It’s a fact, no matter how hard we try to deny it, that as humans we create and base our self-esteem on outside influences. Every great motivational speaker from Napoleon Hill to Denis Waitley to Tony Robbins taught us that we must take control of our self-esteem and what programs it if we are to be successful.

To have this discussion, we need a working definition of self-esteem. Our friends at the American Heritage Dictionary define it as ‘confidence.’ With this definition, I’m not too impressed with our friends. We find it easier to understand if you deal with each side of the hyphen.

The word esteem, when used as a verb (as it is here), means ‘to hold in high regard.’ When we give something esteem, we hold it in high regard and give it great importance. When you put the two together, your definition becomes “to hold one’s self in high regard.”

This is certainly easier said than done. Most troubled people are such because on the outside they profess to hold themselves in high regard, but on the inside, they know the truth. You probably know a lot of these people. These are people who try to put on an outward display of their positive self-esteem. This effort actually induces more stress on them than if they would just face the truth.

In the last chapter, we discussed the culture cycle (programming, beliefs, values, attitudes, emotions, and behaviors). You could use this model for the development of a person’s self-esteem as well. All the psychologists tell us that our fears and behaviors are learned over time. As a matter of fact, as a baby, we are born with just two fears – the fear of heights and the fear of sudden loud noises. How many of us still have just those two fears today?

As people, we want to belong to something – a group, a team, a club, a gang, a church. We spend our whole lives trying to fit in. The programming we receive in life is what shapes who we are. Part of that programming is the impact of your company’s culture. There is a definite connection between what we do for a living and our self-esteem.

The problem is that we learn this connection between our self-esteem and our job very young in life and it becomes more than a connection to us – it becomes a definition of who we are. This is a very powerful statement, one that needs proof.

I wanted to test this presupposition, so we visited a 2nd grade class of children one day to talk about “Career Day.” If you do not have kids of your own or your children have warped your mind so that you cannot remember back that far, these 2nd graders are about eight years old.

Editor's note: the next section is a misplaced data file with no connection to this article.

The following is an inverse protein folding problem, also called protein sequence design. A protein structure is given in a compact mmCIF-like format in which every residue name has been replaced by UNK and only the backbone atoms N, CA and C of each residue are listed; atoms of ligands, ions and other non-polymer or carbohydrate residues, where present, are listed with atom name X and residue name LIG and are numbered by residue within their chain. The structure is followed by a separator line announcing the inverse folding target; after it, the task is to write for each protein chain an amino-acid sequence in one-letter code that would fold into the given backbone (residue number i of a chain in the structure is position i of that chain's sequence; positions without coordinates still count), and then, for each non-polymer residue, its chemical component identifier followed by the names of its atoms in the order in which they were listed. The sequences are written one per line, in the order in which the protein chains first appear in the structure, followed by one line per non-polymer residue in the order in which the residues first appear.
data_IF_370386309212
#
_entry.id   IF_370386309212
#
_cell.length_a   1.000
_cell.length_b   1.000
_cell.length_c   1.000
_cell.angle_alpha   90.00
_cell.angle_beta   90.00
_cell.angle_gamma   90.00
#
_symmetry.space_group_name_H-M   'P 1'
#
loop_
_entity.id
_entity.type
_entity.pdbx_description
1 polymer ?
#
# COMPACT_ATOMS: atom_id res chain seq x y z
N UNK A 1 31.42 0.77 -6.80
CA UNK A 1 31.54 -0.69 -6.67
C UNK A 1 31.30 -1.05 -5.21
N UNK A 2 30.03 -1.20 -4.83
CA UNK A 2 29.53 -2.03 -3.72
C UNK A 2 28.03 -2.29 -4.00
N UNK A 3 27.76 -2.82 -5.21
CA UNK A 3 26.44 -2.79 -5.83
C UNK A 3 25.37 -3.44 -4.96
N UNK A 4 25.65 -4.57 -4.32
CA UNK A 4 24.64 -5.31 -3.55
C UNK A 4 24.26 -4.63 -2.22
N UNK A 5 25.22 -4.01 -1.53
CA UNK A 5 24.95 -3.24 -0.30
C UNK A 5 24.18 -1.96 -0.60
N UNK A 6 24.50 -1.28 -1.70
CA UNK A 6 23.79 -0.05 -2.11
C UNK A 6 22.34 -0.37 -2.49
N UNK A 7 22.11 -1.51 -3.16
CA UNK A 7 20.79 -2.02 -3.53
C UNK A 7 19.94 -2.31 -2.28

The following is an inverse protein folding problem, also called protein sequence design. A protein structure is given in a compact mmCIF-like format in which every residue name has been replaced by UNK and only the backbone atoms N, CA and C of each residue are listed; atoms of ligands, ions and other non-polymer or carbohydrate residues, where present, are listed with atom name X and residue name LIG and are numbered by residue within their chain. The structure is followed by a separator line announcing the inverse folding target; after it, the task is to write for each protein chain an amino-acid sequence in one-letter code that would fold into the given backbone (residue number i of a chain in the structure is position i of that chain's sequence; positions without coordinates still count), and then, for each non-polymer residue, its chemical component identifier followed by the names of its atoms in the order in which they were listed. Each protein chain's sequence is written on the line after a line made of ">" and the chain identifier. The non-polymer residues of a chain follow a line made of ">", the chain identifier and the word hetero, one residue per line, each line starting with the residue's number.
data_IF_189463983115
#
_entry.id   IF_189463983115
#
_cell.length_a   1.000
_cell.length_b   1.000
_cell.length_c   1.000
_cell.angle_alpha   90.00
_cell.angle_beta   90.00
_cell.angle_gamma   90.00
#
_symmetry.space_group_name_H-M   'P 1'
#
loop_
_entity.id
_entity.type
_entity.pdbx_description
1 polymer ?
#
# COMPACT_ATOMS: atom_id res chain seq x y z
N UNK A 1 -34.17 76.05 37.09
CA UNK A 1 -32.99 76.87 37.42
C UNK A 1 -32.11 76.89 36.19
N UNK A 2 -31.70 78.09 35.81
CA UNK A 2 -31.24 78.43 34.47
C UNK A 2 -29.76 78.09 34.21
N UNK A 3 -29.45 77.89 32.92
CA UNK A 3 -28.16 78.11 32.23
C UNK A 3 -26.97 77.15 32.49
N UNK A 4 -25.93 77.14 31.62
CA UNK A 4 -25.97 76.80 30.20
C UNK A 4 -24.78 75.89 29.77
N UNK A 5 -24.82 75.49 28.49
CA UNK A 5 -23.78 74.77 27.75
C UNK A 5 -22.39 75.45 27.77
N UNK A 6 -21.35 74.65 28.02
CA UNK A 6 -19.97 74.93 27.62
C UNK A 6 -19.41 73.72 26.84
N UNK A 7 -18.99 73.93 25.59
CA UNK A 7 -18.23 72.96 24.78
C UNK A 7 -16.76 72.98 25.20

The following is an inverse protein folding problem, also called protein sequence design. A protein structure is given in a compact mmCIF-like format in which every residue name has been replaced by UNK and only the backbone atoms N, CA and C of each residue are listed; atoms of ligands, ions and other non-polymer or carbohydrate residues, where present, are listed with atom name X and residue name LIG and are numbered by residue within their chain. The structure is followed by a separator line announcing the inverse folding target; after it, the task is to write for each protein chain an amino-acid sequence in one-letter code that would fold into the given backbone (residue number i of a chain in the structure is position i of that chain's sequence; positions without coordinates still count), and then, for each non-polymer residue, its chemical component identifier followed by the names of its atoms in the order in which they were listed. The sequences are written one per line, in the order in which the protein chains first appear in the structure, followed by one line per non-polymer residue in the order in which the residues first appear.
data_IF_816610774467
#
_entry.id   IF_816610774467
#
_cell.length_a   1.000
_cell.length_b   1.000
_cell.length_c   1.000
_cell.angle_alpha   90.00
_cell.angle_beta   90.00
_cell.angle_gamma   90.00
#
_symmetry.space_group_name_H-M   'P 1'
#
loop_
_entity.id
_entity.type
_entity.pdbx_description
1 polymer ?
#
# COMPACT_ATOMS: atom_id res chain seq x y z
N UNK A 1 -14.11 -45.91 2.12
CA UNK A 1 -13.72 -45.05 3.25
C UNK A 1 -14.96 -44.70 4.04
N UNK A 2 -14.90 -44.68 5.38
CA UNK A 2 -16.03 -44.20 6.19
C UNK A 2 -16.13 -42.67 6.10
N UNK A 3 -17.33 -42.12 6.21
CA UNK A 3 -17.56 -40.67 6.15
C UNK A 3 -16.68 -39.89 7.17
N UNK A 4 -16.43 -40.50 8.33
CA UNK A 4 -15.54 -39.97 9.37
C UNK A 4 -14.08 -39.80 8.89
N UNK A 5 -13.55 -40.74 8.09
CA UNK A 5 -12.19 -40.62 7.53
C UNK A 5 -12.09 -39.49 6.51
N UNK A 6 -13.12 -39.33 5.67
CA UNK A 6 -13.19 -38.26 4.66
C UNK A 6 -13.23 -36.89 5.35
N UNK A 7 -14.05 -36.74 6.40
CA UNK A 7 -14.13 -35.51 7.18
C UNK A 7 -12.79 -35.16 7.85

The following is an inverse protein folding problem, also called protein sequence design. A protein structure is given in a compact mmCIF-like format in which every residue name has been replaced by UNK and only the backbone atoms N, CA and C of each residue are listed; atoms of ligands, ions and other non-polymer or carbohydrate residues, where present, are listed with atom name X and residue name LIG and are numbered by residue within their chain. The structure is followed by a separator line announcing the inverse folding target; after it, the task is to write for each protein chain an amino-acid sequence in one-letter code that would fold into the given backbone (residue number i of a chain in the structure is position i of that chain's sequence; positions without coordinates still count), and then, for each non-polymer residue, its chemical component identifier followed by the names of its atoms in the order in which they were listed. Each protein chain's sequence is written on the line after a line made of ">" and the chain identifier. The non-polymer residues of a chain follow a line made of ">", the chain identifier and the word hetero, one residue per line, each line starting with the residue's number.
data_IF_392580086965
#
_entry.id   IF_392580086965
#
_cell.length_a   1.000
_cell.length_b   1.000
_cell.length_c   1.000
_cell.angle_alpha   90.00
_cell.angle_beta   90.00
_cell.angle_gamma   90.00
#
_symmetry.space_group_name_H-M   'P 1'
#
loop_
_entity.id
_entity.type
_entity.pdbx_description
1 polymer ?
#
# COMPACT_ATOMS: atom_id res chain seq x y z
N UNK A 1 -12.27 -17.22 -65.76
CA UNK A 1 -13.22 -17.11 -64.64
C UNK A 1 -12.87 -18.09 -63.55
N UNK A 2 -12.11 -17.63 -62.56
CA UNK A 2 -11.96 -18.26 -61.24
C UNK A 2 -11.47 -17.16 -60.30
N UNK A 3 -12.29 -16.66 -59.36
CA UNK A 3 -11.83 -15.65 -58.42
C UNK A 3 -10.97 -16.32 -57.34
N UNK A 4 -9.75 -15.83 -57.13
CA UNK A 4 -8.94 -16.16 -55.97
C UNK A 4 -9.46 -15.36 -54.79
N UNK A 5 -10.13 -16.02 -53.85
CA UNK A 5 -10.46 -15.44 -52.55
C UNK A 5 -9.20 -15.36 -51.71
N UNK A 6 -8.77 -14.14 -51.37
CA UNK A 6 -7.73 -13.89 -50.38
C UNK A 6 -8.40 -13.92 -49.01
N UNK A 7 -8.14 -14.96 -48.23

Before we had any discussions, we told them we wanted to play a game. We pre-made five signs and tied strings to the top corners so the signs could be draped around the children’s necks. On each of the signs was a job type. We hung one card around each child’s neck and asked them to line up in order of importance. Who did they think was the most important? This person should stand on the left and work their ranking to the right.

The signs read:

Doctor, Teacher, Lawyer, Garbage Man, and Farmer

Here is what happened. The two children labeled Doctor and Lawyer started to argue and push a little as to who was most important. They both felt they were the most important and should be first. But the teacher knew that he was not as important as the doctor or lawyer and immediately took his place third in line without saying a word. The farmer, knowing that people who wore ties or dressed up for work were more important, took her place fourth in line. The teacher and the farmer both stood quietly not saying a word. We looked for the garbage man, but he was not in line. Instead, the little boy with the label “Garbage Man” was sitting to the side quietly sobbing.

As a tear ran down his face, I questioned him what was wrong. “Please, please, I don’t want to be the garbage man! I want to be important!”culture and self esteem

If we were looking for proof that a person draws the majority of their self-esteem from his or her job, it was there in the teary eyes of that little boy. I have conducted this experiment other times mixing up the signs. I have tried nurse in place of a doctor, factory worker in place of a farmer and expanded into third graders. Each time the results were the same. There were always two kids fighting over; first, the middle children knew their place, and the last place person always cried foul.

Where do we learn this? Television? Movies? Video Games? Role models? Parents? The answer is D – all the above. The impact all of this media or personal contact has on a child’s life only gets stronger as we grow older. And with the advent of tablets and other mobile devices and video games, it’s just getting worse. But the purpose of this book is not to address this problem with our society. I’ll save that for another book (and probably another author.)